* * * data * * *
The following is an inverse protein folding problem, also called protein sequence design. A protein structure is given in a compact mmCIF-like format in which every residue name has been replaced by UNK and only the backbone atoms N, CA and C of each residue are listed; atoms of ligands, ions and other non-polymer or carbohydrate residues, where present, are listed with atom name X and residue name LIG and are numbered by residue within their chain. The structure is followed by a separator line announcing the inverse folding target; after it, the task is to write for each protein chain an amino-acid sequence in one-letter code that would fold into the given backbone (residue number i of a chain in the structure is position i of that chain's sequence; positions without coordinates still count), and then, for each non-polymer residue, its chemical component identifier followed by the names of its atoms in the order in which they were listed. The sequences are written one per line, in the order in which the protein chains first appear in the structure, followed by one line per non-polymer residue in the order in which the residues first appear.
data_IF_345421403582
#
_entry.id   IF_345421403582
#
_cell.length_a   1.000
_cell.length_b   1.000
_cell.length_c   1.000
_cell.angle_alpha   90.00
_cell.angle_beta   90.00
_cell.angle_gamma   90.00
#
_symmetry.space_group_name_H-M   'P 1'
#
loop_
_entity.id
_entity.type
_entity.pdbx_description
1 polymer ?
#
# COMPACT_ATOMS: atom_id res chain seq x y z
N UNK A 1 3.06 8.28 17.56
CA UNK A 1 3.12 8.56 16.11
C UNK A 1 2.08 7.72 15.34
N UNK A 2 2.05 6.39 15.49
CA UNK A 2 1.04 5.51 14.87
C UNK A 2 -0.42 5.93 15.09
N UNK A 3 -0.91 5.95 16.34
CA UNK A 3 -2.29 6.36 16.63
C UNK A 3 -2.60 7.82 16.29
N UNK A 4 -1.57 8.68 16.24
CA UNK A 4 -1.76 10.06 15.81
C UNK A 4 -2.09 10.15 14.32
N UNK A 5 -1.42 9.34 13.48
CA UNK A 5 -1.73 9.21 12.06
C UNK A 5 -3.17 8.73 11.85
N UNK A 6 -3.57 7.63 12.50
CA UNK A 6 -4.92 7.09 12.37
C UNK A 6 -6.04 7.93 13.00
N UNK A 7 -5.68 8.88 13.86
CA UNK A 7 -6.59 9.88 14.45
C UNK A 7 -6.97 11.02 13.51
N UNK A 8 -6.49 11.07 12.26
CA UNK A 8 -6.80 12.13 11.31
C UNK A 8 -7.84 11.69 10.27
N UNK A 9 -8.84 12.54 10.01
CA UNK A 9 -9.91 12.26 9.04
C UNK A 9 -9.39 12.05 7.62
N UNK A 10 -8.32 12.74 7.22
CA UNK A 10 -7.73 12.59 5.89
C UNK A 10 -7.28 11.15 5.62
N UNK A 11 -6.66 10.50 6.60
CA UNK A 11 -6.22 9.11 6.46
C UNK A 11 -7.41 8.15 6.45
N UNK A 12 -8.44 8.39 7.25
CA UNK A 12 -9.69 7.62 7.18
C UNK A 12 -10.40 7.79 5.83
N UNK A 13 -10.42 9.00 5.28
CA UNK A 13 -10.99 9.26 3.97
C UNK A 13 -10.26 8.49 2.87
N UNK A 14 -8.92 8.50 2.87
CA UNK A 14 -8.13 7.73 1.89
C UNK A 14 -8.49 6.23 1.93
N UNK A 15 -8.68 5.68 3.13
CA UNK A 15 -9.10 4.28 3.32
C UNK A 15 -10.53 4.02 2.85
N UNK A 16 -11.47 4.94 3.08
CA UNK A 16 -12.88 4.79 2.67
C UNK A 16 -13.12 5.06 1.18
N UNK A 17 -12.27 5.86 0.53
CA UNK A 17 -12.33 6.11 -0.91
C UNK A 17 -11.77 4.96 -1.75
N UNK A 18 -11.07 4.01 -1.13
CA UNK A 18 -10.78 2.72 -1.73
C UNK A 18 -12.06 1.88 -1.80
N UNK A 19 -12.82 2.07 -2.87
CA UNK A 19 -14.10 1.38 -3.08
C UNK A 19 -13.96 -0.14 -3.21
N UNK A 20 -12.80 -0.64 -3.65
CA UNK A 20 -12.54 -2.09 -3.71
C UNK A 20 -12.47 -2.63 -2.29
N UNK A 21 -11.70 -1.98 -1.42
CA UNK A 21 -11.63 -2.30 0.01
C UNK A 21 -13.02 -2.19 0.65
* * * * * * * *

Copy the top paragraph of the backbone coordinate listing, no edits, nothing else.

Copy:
The following is an inverse protein folding problem, also called protein sequence design. A protein structure is given in a compact mmCIF-like format in which every residue name has been replaced by UNK and only the backbone atoms N, CA and C of each residue are listed; atoms of ligands, ions and other non-polymer or carbohydrate residues, where present, are listed with atom name X and residue name LIG and are numbered by residue within their chain. The structure is followed by a separator line announcing the inverse folding target; after it, the task is to write for each protein chain an amino-acid sequence in one-letter code that would fold into the given backbone (residue number i of a chain in the structure is position i of that chain's sequence; positions without coordinates still count), and then, for each non-polymer residue, its chemical component identifier followed by the names of its atoms in the order in which they were listed. The sequences are written one per line, in the order in which the protein chains first appear in the structure, followed by one line per non-polymer residue in the order in which the residues first appear.